Enhanced antitumor efficacy of ultrasonic cavitation with up-sized microbubbles in pancreatic cancer.

PMID 26036312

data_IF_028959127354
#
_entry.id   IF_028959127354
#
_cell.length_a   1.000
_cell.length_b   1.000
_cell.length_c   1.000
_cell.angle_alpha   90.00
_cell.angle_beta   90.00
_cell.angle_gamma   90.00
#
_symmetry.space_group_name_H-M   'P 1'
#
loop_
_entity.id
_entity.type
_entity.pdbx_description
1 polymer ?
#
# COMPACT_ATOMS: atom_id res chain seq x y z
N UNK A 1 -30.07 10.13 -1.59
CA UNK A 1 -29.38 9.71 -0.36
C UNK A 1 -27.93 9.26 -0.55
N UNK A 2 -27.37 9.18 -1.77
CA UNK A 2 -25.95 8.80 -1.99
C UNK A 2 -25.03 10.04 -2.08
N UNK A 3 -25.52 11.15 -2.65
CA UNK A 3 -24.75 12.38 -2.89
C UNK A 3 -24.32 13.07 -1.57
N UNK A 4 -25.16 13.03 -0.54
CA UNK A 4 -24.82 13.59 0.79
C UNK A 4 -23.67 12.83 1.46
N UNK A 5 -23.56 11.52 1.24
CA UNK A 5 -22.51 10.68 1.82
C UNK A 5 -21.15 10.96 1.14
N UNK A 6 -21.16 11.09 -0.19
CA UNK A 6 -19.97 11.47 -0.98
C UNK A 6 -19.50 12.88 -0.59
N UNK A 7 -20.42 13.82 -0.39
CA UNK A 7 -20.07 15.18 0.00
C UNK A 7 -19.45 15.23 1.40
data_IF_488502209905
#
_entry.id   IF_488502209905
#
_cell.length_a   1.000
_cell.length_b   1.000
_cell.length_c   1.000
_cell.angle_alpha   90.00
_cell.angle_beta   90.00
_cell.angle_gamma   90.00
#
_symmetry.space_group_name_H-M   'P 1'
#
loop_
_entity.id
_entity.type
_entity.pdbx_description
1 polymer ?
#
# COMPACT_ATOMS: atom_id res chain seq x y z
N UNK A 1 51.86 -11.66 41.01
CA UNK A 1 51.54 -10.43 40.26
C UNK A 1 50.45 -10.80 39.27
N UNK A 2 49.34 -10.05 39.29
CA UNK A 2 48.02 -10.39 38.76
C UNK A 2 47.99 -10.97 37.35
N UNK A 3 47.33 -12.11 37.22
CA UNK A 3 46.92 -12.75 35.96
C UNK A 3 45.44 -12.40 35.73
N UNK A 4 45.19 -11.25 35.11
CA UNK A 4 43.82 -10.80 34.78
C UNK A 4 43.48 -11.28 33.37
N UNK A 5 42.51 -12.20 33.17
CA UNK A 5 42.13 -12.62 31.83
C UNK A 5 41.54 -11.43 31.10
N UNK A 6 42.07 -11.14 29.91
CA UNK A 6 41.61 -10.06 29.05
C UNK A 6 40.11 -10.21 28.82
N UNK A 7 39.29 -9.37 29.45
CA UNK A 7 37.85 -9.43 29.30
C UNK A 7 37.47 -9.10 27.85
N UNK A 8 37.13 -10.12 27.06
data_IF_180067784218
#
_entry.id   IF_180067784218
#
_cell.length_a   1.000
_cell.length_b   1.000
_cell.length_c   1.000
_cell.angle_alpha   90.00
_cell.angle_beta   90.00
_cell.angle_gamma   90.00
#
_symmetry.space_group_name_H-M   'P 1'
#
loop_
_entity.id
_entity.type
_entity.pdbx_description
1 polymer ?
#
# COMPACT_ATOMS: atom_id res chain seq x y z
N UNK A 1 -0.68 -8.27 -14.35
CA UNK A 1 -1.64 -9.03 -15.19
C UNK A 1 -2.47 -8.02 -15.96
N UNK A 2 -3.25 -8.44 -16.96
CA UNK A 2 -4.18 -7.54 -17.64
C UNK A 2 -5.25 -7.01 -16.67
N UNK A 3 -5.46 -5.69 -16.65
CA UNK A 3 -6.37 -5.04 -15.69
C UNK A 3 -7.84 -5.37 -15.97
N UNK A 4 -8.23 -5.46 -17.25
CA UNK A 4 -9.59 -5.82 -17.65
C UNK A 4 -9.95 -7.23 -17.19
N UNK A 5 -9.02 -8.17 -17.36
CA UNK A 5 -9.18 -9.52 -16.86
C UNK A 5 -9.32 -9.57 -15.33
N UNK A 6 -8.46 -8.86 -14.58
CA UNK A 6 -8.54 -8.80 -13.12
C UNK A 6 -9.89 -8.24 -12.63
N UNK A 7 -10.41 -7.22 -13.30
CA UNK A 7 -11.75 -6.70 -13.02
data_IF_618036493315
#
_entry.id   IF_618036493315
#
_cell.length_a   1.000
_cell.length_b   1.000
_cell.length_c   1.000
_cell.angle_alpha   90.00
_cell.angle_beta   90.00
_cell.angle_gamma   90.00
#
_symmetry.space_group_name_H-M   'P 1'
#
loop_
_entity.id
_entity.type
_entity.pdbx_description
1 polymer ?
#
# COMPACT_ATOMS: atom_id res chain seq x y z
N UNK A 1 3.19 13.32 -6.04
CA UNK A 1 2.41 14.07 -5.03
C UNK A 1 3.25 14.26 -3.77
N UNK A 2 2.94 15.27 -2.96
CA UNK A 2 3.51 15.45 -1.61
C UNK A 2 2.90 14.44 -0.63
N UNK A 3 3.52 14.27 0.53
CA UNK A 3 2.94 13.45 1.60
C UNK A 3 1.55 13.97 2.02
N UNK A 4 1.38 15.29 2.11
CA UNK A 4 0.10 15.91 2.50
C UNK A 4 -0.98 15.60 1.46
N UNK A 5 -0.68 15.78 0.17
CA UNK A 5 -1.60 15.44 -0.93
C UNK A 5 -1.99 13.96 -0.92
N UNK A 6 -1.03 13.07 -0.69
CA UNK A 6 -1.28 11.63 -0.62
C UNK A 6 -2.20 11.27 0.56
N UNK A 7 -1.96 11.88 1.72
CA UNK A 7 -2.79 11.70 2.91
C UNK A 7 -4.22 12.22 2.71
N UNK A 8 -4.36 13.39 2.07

Ultrasonic cavitation is a novel potential approach for cancer treatment. We optimized the techniques of ultrasonic cavitation to enhance antitumor efficacy in a mouse model with human pancreatic cancer. A polydisperse MB contrast agent formulation (TS-P) with a mean number diameter of 1.9 μm was depleted in small diameter particles by differential centrifugation, producing an "up-sized" size distribution (TS-PL) possessing a mean diameter of 2.9 μm. Mice bearing the XPA-1-RFP pancreatic tumor were treated daily for 3 consecutive days with either up-sized or standard MB. Both treatment cohorts exhibited a significant reduction in tumor volume relative to the untreated control cohort (P < 0.05), and TS-PL group has significantly reduction in tumor volume (1215.1± 324.7 mm3) compared with standard TS-P group (2131.2±753.4 mm3) (P < 0.05). The treatment with TS-PL resulted in more tumor cell necrosis and apoptosis than with TS-P. Decreased expression of CD31 and MVD was observed histologically in tumors treated with TS-PL relative to TS-P. This study demonstrates that tuning the size distribution of existing contrast agent products, specifically to reduce the concentration of small MB, is required for enhanced anti-tumor cavitation activity.